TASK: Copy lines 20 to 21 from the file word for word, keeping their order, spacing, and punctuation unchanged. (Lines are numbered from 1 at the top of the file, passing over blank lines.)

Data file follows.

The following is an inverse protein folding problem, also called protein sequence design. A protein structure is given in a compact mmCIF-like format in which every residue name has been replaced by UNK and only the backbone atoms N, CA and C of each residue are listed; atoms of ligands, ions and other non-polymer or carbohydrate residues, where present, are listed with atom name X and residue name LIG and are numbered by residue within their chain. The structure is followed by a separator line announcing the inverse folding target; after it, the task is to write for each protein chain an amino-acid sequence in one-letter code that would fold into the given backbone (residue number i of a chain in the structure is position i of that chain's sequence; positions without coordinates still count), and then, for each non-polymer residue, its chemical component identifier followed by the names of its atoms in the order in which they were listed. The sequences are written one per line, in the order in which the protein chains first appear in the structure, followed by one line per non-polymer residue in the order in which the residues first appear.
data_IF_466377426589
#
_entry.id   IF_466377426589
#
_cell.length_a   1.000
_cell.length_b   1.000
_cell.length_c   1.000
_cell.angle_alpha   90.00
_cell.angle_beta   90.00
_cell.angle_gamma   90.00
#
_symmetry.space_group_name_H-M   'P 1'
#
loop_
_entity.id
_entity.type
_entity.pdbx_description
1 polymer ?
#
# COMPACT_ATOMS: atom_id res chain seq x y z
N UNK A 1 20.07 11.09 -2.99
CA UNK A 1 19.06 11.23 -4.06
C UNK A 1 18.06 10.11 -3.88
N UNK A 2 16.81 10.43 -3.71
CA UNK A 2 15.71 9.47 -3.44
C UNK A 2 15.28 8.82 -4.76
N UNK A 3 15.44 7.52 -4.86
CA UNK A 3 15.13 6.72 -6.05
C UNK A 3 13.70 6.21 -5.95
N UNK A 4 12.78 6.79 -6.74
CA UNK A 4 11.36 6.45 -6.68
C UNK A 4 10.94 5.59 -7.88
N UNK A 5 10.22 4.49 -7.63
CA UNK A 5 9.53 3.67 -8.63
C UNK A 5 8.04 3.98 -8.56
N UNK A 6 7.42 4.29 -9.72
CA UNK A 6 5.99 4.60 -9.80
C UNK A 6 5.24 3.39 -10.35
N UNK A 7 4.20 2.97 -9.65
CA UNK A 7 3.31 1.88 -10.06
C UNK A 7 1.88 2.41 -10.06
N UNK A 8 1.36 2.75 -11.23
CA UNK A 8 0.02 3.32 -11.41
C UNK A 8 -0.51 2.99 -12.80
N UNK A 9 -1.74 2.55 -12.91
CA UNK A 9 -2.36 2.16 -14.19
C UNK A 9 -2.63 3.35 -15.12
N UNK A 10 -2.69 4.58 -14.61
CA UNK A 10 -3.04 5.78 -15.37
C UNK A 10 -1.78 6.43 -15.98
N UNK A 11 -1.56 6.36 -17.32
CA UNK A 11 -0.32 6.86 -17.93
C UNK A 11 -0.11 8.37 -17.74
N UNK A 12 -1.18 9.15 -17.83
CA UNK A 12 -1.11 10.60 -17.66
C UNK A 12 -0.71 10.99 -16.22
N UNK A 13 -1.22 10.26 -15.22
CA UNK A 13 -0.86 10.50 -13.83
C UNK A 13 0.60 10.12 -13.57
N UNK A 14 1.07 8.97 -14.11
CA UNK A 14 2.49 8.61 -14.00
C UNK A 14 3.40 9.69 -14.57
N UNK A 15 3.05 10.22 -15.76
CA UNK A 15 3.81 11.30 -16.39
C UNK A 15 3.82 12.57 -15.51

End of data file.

#
# COMPACT_ATOMS: atom_id res chain seq x y z